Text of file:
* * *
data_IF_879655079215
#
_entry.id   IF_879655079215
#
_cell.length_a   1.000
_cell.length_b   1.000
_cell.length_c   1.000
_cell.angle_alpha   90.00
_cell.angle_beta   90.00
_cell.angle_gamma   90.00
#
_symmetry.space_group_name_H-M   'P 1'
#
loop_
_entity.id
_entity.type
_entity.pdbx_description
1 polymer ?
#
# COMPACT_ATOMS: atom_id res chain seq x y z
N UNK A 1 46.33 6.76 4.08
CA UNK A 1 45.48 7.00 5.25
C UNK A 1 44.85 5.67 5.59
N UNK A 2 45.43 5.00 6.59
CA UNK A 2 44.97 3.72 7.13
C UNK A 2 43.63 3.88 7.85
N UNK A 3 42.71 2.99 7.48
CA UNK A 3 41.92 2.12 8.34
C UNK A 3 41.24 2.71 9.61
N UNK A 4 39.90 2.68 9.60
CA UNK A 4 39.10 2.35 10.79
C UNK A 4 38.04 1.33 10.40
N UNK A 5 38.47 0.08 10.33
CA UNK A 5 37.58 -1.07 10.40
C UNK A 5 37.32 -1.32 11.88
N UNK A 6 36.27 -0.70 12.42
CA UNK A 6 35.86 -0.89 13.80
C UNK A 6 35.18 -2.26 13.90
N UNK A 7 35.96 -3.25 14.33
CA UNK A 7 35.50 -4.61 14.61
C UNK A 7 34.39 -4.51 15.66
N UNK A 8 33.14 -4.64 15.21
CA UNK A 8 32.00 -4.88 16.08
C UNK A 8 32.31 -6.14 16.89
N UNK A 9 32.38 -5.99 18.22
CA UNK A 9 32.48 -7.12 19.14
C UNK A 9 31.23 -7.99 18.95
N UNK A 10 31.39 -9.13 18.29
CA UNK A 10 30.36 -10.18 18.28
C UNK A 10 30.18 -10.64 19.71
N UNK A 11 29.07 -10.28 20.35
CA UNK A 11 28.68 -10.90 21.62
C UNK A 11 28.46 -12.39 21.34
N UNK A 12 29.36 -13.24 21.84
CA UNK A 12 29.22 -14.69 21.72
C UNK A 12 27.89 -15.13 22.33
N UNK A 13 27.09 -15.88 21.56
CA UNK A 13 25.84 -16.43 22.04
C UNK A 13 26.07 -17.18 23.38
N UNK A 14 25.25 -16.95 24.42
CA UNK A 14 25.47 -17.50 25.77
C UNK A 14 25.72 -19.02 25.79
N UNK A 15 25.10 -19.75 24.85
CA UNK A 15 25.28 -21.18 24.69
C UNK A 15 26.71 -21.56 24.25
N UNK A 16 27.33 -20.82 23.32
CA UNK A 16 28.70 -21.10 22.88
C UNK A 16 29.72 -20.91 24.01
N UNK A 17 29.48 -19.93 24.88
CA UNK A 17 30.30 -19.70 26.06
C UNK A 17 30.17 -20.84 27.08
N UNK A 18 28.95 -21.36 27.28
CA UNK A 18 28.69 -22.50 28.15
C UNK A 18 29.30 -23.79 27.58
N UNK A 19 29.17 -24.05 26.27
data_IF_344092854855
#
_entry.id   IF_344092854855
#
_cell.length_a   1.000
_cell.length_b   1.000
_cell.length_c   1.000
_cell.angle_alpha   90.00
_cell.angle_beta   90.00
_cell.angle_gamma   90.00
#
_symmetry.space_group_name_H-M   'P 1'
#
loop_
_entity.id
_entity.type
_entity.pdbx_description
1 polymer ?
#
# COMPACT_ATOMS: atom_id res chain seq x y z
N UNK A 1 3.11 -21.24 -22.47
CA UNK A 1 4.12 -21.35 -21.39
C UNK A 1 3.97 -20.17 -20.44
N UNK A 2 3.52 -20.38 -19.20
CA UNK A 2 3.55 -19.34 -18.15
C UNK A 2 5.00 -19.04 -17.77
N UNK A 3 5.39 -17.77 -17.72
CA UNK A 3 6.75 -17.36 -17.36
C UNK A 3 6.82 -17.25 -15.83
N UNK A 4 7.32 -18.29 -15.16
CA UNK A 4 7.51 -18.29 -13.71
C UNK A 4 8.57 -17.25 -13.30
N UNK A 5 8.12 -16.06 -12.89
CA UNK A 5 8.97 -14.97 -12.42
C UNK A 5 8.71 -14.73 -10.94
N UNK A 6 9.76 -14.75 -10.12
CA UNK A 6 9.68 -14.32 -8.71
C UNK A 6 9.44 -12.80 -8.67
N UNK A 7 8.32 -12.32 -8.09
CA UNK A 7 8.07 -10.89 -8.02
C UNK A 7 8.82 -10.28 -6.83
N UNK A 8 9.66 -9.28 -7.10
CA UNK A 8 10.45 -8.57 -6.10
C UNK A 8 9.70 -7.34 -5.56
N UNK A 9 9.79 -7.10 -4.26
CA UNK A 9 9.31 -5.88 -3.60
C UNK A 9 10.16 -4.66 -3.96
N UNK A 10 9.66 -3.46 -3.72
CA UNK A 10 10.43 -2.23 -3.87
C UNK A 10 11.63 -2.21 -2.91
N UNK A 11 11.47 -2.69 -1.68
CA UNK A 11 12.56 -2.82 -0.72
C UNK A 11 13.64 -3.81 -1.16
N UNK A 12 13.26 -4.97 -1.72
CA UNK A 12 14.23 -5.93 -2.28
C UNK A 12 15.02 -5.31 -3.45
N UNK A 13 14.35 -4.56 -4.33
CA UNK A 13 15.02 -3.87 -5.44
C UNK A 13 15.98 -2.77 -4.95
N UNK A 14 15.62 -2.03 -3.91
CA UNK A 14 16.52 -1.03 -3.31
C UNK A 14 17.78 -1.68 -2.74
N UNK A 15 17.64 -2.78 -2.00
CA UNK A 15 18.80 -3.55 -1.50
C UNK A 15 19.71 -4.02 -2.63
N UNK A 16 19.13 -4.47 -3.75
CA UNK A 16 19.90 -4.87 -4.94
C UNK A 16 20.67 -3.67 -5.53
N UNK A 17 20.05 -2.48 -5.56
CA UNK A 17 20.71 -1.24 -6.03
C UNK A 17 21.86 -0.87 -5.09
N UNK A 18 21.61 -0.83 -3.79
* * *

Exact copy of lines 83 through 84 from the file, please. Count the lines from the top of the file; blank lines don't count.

_cell.angle_alpha   90.00
_cell.angle_beta   90.00